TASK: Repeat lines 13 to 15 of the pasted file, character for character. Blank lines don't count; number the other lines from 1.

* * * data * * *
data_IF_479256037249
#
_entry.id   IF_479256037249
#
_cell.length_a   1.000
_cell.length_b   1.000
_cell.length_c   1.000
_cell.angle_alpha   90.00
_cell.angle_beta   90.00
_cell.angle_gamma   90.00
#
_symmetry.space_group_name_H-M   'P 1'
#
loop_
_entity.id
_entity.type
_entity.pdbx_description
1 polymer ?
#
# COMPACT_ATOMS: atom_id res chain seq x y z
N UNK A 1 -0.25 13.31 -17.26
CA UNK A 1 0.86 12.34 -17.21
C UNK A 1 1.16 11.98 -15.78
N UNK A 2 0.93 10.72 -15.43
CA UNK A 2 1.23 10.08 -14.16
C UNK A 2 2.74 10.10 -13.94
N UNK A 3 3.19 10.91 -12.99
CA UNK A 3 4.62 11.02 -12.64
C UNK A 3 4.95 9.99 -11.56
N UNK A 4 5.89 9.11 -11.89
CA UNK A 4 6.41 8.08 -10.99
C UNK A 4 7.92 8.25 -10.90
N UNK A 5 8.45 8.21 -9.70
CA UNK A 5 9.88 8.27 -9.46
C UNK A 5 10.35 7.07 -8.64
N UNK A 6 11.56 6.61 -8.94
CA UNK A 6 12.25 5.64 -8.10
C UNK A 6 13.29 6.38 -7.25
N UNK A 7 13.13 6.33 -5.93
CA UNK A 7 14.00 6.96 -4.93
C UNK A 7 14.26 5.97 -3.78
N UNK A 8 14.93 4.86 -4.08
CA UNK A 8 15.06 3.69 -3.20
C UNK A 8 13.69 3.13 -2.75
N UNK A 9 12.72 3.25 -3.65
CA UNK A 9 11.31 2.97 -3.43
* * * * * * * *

#
loop_
_entity.id